Offshore drilling contractor Odfjell Drilling has informed that its Deepsea Stavanger semi-submersible drilling rig has started its contract with the Norwegian oil firm Equinor.
The contract was first announced in May 2021, when it was shared that the contract value for the sixth generation rig was estimated at around $40 million for the firm part of the deal, under which Equinor will use the offshore rig to drill three exploration wells in the North Sea, which is expected to take four months.
Drilling services and other additional services, such as running casing, treatment of wastewater, handling of cuttings, remotely operated vehicle (ROV), and fuel, are included in the contract.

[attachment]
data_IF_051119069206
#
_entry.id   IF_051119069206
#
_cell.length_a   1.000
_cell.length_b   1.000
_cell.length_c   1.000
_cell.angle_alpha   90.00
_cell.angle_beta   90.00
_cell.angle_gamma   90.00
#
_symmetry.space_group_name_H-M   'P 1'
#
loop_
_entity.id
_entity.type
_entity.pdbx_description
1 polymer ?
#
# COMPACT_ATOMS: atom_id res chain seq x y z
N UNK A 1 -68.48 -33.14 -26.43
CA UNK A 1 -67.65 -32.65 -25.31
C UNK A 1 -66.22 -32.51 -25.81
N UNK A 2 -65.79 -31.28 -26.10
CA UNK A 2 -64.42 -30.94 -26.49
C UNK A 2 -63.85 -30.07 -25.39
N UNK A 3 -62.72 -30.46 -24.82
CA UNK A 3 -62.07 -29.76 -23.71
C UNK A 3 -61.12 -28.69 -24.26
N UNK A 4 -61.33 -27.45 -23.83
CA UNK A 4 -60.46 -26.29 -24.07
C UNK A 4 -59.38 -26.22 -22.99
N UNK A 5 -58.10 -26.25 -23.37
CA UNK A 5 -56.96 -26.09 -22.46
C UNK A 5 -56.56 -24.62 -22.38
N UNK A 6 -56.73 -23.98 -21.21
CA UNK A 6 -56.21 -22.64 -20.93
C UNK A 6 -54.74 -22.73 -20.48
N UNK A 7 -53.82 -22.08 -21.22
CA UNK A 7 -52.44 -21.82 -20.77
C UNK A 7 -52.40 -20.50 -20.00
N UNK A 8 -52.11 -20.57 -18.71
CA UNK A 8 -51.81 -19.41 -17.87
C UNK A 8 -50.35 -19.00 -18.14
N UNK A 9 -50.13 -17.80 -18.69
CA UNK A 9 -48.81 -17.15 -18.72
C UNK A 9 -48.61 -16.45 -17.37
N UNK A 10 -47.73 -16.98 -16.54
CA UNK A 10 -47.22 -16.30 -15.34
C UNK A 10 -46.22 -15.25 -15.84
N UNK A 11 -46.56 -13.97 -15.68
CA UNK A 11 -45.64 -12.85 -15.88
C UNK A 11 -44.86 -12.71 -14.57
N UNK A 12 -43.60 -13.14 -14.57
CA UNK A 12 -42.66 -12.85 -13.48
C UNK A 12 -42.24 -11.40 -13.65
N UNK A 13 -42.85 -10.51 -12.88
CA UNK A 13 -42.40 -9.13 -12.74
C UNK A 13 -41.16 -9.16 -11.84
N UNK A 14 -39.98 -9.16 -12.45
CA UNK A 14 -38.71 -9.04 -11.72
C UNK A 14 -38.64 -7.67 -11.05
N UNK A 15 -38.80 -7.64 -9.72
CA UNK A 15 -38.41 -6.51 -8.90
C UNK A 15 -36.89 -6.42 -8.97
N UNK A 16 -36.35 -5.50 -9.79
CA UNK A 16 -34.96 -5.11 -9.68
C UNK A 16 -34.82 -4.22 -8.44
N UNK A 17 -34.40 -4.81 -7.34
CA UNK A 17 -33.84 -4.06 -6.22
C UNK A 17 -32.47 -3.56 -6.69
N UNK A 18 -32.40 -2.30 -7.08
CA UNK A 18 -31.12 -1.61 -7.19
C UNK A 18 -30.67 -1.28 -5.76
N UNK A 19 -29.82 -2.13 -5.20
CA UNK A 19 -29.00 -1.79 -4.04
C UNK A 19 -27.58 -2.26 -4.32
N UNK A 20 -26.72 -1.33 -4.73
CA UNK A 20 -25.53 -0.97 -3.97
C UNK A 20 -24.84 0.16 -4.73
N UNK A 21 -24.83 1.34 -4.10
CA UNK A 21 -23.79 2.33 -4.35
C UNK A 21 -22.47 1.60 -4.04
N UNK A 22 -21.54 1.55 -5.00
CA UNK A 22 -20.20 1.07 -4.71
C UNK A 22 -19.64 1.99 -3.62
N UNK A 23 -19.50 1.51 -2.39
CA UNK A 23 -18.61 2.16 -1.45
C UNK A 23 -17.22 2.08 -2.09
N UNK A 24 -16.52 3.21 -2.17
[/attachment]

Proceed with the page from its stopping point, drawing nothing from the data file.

“We are happy to announce that our MODU Deepsea Stavanger has successfully commenced its contract with Equinor. We look forward to delivering safe, efficient, and world-class operations as One Team!,” Odfjell Drilling said Tuesday in a social media post.
Deepsea Stavanger is a sixth-generation dual derrick, dynamic-positioned, deepwater semi-submersible, designed for operations in harsh environments and at water depths of up to 3,000 m. It can accommodate 190 people.
Worth noting, the Norwegian Petroleum Directorate (NPD) said Monday it had granted Equinor a drilling permit for the exploration well 34/4-17, located in the North Sea. Equinor will use the Deepsea Stavanger for the well.
The Petroleum Safety Authority Norway granted its own license to Equinor for the drilling of the 34/4-17 S well in the block back in December 2021. PSA said at the time that the name of the prospect was Statfjord Kile.
This post appeared first on Offshore Engineer News.